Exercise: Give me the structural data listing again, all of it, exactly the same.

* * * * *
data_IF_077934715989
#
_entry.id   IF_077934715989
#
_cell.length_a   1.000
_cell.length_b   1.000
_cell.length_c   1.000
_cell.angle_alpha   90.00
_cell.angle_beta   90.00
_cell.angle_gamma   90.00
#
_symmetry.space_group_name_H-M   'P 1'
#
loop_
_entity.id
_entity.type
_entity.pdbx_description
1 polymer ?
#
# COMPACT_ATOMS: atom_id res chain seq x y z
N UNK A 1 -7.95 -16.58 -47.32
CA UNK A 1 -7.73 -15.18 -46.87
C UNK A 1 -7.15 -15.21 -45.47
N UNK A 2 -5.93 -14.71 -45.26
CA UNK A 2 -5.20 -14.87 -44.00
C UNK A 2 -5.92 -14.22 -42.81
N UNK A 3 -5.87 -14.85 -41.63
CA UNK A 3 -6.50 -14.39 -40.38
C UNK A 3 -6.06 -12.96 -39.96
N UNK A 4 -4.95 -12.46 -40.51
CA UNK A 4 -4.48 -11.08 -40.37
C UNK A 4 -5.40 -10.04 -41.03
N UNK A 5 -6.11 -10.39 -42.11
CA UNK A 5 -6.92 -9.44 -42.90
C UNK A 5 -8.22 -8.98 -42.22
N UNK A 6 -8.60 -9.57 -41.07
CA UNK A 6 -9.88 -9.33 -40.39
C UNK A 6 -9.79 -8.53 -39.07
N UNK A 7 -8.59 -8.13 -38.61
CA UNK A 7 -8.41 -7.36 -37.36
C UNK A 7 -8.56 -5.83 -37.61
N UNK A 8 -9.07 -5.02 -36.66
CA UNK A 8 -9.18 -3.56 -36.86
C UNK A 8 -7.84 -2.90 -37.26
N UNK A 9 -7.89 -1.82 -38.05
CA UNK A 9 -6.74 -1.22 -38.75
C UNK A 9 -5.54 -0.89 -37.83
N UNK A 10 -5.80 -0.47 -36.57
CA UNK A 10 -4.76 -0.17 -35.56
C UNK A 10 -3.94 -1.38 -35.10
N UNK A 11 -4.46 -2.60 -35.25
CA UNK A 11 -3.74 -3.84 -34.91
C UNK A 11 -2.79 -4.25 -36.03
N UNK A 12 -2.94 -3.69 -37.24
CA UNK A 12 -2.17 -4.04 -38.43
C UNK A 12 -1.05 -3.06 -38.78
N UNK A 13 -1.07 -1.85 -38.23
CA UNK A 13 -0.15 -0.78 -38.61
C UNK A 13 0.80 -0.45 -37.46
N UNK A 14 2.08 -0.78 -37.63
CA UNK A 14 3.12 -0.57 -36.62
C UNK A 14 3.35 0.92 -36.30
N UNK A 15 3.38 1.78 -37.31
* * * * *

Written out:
data_IF_077934715989
#
_entry.id   IF_077934715989
#
_cell.length_a   1.000
_cell.length_b   1.000
_cell.length_c   1.000
_cell.angle_alpha   90.00
_cell.angle_beta   90.00
_cell.angle_gamma   90.00
#
_symmetry.space_group_name_H-M   'P 1'
#
loop_
_entity.id
_entity.type
_entity.pdbx_description
1 polymer ?
#
# COMPACT_ATOMS: atom_id res chain seq x y z
N UNK A 1 -7.95 -16.58 -47.32
CA UNK A 1 -7.73 -15.18 -46.87
C UNK A 1 -7.15 -15.21 -45.47
N UNK A 2 -5.93 -14.71 -45.26
CA UNK A 2 -5.20 -14.87 -44.00
C UNK A 2 -5.92 -14.22 -42.81
N UNK A 3 -5.87 -14.85 -41.63
CA UNK A 3 -6.50 -14.39 -40.38
C UNK A 3 -6.06 -12.96 -39.96
N UNK A 4 -4.95 -12.46 -40.51
CA UNK A 4 -4.48 -11.08 -40.37
C UNK A 4 -5.40 -10.04 -41.03
N UNK A 5 -6.11 -10.39 -42.11
CA UNK A 5 -6.92 -9.44 -42.90
C UNK A 5 -8.22 -8.98 -42.22
N UNK A 6 -8.60 -9.57 -41.07
CA UNK A 6 -9.88 -9.33 -40.39
C UNK A 6 -9.79 -8.53 -39.07
N UNK A 7 -8.59 -8.13 -38.61
CA UNK A 7 -8.41 -7.36 -37.36
C UNK A 7 -8.56 -5.83 -37.61
N UNK A 8 -9.07 -5.02 -36.66
CA UNK A 8 -9.18 -3.56 -36.86
C UNK A 8 -7.84 -2.90 -37.26
N UNK A 9 -7.89 -1.82 -38.05
CA UNK A 9 -6.74 -1.22 -38.75
C UNK A 9 -5.54 -0.89 -37.83
N UNK A 10 -5.80 -0.47 -36.57
CA UNK A 10 -4.76 -0.17 -35.56
C UNK A 10 -3.94 -1.38 -35.10
N UNK A 11 -4.46 -2.60 -35.25
CA UNK A 11 -3.74 -3.84 -34.91
C UNK A 11 -2.79 -4.25 -36.03
N UNK A 12 -2.94 -3.69 -37.24
CA UNK A 12 -2.17 -4.04 -38.43
C UNK A 12 -1.05 -3.06 -38.78
N UNK A 13 -1.07 -1.85 -38.23
CA UNK A 13 -0.15 -0.78 -38.61
C UNK A 13 0.80 -0.45 -37.46
N UNK A 14 2.08 -0.78 -37.63
CA UNK A 14 3.12 -0.57 -36.62
C UNK A 14 3.35 0.92 -36.30
N UNK A 15 3.38 1.78 -37.31